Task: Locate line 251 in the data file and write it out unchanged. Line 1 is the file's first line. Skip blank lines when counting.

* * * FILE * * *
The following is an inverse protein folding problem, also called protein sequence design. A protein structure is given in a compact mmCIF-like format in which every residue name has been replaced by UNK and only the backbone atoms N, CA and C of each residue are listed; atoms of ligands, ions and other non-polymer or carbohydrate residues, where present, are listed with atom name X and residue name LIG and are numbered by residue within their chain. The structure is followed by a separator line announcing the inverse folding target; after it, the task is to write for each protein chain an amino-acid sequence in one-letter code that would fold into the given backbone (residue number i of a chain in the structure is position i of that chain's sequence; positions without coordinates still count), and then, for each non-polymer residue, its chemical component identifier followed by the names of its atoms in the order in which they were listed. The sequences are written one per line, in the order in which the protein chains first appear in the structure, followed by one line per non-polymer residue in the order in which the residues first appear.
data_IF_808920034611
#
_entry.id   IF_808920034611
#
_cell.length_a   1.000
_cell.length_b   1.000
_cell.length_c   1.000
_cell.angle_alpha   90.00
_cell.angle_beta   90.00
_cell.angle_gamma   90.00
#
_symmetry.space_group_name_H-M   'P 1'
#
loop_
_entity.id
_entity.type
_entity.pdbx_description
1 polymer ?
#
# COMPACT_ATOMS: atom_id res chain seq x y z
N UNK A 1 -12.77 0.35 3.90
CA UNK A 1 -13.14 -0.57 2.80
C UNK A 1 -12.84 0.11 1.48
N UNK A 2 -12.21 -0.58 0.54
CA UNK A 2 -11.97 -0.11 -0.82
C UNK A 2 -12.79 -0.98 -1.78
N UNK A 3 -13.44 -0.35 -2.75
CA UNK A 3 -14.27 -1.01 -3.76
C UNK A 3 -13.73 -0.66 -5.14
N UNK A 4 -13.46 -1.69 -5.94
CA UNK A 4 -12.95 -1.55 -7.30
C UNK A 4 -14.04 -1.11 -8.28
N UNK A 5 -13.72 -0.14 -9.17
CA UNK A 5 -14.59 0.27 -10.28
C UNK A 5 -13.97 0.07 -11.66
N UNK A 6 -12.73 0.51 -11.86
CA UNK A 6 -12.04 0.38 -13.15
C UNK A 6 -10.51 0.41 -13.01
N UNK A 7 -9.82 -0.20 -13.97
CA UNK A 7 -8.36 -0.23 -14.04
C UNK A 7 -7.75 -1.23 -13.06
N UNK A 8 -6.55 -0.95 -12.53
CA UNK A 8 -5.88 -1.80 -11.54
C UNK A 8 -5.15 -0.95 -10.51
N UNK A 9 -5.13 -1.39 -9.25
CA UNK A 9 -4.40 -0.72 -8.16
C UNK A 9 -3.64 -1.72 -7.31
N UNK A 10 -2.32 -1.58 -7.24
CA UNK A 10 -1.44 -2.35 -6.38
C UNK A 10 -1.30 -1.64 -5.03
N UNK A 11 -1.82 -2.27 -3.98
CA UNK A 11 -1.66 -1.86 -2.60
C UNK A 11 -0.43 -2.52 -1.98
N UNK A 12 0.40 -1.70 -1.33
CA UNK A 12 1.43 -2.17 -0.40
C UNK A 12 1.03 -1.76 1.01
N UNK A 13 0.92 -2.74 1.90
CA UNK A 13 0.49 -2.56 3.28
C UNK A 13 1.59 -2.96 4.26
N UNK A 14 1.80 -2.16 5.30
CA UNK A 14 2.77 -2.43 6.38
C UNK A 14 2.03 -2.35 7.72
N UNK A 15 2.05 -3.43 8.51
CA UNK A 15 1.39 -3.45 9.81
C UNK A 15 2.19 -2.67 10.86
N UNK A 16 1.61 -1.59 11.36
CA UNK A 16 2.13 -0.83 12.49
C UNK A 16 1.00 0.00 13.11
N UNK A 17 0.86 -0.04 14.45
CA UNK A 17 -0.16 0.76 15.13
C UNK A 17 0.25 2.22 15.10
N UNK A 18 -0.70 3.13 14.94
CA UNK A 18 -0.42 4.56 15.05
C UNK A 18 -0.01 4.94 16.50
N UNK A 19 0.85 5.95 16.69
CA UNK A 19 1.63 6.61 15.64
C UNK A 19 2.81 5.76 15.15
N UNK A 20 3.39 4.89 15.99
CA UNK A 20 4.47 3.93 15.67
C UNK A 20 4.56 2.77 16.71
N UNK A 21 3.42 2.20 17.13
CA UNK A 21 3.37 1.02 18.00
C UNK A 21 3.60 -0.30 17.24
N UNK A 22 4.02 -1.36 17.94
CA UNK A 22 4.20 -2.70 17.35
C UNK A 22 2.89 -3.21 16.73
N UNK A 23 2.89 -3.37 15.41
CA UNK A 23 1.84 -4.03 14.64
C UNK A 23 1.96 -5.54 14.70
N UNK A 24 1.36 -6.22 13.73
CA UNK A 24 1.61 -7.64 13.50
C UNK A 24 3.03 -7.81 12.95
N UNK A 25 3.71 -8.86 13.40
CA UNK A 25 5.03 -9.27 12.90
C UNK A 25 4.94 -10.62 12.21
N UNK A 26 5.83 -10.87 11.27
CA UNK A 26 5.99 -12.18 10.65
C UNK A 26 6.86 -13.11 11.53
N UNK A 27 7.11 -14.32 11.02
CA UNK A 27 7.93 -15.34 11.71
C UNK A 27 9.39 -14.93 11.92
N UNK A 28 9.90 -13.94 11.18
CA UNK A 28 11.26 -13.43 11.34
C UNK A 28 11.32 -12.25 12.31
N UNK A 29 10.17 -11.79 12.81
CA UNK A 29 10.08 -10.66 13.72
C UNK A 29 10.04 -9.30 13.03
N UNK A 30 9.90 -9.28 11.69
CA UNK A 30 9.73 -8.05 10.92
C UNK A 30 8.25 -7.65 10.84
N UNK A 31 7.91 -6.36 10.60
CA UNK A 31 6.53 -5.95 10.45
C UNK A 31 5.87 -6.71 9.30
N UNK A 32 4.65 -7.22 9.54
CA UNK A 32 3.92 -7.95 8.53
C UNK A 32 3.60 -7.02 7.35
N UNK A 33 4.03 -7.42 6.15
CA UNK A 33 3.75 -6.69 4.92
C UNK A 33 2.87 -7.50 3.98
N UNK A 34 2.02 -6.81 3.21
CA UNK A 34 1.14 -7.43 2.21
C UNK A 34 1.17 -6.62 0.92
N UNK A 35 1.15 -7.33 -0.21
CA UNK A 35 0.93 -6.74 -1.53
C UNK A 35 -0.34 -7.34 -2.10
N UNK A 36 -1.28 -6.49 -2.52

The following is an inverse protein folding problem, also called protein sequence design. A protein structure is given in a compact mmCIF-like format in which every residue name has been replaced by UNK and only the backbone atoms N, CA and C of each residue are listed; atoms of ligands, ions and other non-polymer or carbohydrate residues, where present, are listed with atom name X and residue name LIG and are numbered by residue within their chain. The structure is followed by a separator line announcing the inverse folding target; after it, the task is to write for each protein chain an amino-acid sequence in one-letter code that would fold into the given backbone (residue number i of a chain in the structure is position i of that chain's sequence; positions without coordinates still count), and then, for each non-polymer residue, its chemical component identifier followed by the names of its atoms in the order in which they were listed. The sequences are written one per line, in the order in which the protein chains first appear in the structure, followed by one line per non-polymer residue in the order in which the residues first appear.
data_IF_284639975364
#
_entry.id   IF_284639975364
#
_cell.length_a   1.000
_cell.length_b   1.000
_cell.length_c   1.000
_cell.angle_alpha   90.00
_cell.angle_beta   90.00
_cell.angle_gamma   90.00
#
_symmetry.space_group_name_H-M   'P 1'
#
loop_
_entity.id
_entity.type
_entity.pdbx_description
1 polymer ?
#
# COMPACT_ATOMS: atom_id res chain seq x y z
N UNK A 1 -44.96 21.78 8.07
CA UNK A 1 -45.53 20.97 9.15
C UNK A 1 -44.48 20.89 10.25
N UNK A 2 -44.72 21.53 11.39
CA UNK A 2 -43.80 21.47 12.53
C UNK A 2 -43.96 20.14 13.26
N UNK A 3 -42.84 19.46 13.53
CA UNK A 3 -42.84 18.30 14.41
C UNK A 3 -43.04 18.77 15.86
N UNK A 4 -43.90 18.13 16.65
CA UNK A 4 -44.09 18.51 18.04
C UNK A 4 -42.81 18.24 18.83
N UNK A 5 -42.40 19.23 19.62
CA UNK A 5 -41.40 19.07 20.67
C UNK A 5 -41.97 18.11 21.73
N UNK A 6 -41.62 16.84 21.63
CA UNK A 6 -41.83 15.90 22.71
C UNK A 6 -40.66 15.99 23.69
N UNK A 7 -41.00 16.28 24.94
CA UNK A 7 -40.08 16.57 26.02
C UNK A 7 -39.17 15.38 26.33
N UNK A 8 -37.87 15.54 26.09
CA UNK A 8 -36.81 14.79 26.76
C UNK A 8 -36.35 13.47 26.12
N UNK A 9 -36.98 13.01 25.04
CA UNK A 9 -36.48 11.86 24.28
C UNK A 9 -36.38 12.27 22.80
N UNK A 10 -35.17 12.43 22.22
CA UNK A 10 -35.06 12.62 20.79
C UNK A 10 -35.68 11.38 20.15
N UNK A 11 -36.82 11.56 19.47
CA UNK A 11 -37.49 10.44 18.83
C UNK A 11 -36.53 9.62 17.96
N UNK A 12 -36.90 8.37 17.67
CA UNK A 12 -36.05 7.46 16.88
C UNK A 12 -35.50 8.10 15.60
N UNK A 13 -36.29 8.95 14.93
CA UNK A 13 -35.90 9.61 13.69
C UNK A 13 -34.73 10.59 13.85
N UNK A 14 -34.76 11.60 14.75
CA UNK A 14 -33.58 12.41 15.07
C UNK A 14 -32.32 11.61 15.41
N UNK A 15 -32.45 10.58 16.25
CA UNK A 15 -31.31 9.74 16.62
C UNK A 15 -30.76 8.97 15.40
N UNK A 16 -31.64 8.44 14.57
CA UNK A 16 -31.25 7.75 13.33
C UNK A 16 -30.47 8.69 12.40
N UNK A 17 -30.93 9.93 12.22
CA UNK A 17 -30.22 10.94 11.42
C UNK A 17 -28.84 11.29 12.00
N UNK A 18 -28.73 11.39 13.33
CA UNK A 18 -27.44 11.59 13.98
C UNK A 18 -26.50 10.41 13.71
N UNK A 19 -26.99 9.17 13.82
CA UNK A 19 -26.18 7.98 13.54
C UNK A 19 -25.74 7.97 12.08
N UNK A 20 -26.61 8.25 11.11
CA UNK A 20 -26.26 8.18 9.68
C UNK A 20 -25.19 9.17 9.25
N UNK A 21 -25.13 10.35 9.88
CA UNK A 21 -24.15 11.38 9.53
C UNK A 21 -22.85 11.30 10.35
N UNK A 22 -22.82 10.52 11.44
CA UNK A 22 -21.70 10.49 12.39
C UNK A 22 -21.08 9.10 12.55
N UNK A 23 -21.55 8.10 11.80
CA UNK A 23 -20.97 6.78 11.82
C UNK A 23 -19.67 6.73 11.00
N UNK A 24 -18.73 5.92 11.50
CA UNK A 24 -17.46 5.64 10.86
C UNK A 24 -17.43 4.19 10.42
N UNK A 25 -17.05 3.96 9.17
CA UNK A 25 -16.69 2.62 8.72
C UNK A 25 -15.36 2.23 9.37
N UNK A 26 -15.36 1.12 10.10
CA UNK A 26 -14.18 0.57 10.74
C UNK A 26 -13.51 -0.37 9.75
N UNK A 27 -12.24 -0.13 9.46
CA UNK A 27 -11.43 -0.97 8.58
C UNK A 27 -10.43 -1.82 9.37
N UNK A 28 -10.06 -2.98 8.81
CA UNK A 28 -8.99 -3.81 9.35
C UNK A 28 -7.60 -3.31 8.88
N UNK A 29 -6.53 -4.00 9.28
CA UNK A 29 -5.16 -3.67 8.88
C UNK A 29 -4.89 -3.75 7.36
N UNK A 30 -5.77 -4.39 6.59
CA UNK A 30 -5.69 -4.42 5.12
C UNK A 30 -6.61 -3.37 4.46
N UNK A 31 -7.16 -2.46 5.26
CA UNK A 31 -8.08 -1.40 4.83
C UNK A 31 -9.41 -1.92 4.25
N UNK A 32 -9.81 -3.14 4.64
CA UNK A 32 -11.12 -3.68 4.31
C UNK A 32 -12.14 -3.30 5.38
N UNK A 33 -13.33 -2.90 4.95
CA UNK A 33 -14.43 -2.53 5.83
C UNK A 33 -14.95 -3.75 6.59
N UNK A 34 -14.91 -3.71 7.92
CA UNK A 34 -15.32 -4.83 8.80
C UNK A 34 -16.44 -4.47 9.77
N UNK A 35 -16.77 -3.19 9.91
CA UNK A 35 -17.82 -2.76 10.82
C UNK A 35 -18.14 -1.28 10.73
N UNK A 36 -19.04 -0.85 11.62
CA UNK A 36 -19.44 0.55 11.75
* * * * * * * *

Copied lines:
N UNK A 35 -16.77 -3.19 9.91